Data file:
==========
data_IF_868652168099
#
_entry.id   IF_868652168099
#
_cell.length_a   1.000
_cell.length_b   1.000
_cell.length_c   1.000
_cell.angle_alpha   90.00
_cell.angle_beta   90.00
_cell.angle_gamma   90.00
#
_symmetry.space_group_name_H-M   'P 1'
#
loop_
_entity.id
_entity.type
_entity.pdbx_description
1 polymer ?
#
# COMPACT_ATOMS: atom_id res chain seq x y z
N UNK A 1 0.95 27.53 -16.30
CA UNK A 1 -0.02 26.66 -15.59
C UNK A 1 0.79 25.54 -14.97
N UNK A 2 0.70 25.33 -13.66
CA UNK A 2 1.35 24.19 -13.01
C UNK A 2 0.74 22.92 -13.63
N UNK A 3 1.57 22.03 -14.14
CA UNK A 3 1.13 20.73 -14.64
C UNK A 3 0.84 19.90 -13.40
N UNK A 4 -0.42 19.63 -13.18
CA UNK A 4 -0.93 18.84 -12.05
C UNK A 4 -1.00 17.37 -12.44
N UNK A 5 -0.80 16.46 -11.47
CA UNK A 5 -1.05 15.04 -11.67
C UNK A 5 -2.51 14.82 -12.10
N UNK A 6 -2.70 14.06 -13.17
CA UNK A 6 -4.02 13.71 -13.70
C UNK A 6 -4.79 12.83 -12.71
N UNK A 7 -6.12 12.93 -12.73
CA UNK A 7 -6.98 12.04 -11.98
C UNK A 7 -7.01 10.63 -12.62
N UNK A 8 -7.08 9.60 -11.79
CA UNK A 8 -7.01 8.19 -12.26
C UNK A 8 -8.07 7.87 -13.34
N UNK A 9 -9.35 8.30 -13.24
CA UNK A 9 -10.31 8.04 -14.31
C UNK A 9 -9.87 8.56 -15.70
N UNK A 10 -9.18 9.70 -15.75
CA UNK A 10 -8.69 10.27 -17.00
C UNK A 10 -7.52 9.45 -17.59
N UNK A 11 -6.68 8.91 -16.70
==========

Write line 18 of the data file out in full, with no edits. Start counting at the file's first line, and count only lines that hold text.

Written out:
1 polymer ?